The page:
Index

Gore Advisers Brief on His Foreign Policy

Answer questions at State Dept.'s Foreign Press Center
By Kristianna Smith
Washington File Staff Writer

Washington - Senior foreign policy advisers to Democratic
Presidential contender Al Gore highlighted his experience and foreign
policy expertise at an October 24 briefing at the State Department's
Foreign Press Center.

"On January 20th of this coming year, the new president of the United
States will be faced with a whole host of challenges on the
international agenda. We are very clear in our realization of that,
and Vice President Gore is prepared to tackle that," Gore Senior
Foreign Policy Adviser Bruce Jentelson said.

He stressed Gore's record of support for a strong national defense,
and of knowing "when it's important for the United States to play a
leadership role, as well as someone who's bold and innovative on the
new agenda."

"Al Gore has spent a lot time in this campaign trying to lay out a
conception of what his approach is going to be, something that he and
Leon Fuerth, his national security adviser, have called forward
engagement," Jentelson said.

"And the essence of this is that it's important for the United States
not alone but in partnership with others in the world to try to
address these issues as early as possible, to act preventively to deal
with these issues before they become crises, and to do it in a way
that reflects both our interests and values. For the people on the
Republican side to refer to deployments like in Bosnia and Kosovo as
meaningless is fundamentally at odds with the values that the United
States represents in the world," Jentelson said.

Asked about U.S. relations with Russia, and the belief by some
Russians that the relationship has deteriorated in recent years,
Ambassador Marc Ginsberg, Senior Foreign Policy Adviser, said that
belief is not true.

"Al Gore has been prepared to stand up for our national interest and
to engage Russia, to work with its society and with its government to
help further the reforms that the Russian people want, to do what is
necessary to lend cooperation to help bring about a denuclearization
of the threat that we face with Russia, to work with Russia on NATO
enlargement, to establish the Partnership for Peace, to help limit the
amount of weaponry that would be proliferated by Russia to other
countries that are adversaries to the United States, and to engage the
Russian people across the board whether it be on corruption, whether
it be on cooperation, whether it be on civil liberties and civil
society."

Ginsberg said, however, that newly elected Russian President Putin and
his administration "remain an untested quantity" in the U.S.-Russian
relationship.

"One of the things that has been most of concern to the vice president
has been the apparent willingness on the part of the Russian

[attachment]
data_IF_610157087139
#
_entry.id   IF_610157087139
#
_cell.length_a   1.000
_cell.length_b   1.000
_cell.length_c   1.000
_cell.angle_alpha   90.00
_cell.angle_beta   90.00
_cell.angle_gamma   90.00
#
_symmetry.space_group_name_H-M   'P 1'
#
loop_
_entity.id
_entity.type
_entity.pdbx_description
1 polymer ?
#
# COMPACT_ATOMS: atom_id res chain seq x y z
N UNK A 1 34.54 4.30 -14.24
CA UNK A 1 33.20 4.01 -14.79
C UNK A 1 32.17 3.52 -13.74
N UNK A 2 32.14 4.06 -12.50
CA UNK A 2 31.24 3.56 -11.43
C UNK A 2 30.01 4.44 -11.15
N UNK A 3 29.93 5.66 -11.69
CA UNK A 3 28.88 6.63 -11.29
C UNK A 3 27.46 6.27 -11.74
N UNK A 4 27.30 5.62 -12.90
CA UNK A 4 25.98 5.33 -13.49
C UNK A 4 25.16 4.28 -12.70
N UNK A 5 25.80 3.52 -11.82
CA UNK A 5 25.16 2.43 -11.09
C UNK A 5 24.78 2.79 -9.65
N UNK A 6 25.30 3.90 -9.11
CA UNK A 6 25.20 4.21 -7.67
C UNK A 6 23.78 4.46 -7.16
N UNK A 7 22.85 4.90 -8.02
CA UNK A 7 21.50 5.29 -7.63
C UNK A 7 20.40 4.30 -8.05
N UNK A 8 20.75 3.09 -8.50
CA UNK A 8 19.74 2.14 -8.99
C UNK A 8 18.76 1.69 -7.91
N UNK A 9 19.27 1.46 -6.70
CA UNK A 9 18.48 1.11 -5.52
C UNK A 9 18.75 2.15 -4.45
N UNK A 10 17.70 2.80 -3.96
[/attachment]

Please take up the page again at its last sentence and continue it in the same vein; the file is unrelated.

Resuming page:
government to crack down unfairly on the freedom of the press in
Russia," Ginsberg said.

Ambassador Robert Hunter, Co-Chair of the Gore Defense Advisory Group
and former ambassador to NATO, was asked to clarify Gore's policy on
NATO enlargement.

"If, indeed, the United States is going to have a productive
relationship with the so-called European Security and Defense Policy,
it's going to have to be on the basis in which every member of NATO
has the opportunity to be engaged in what the European Security and
Defense Policy does," Hunter said.

"Those people who languished for so long behind the Iron Curtain have
a full right to be full partners and full members in all the
Euro-Atlantic institutions, and that includes NATO enlargement," he
said.

On Africa, Ernest Wilson, Co-Chair of the Gore/Lieberman Africa
Advisory Group, said that "The vice president feels very strongly that
our relationship with the continent of Africa is very much in the
national interests of the United States of America."

Vice President Gore "emphasizes the new security agenda. He looks at
issues of infectious diseases - HIV-AIDS, the environment, economic
issues and economic security," Wilson said, and at the same time, he
has a very strong record in understanding the old security issues --
relationships with Russia, issues of nuclear engagement.

"And so the notion of forward engagement, which the vice president has
articulated, is especially relevant, I would say, to Africa and other
developing areas, and is in strong distinction to what we find in the
Republican platform and in the remarks that have been made by the
Republican candidate."

Senior Foreign Policy Adviser, Bruce Jentelson, was questioned about
the China-Taiwan issue.

"It's very clear what our relations are with Taiwan," he said. "The
vice president believes that the overall resolution of this issue, as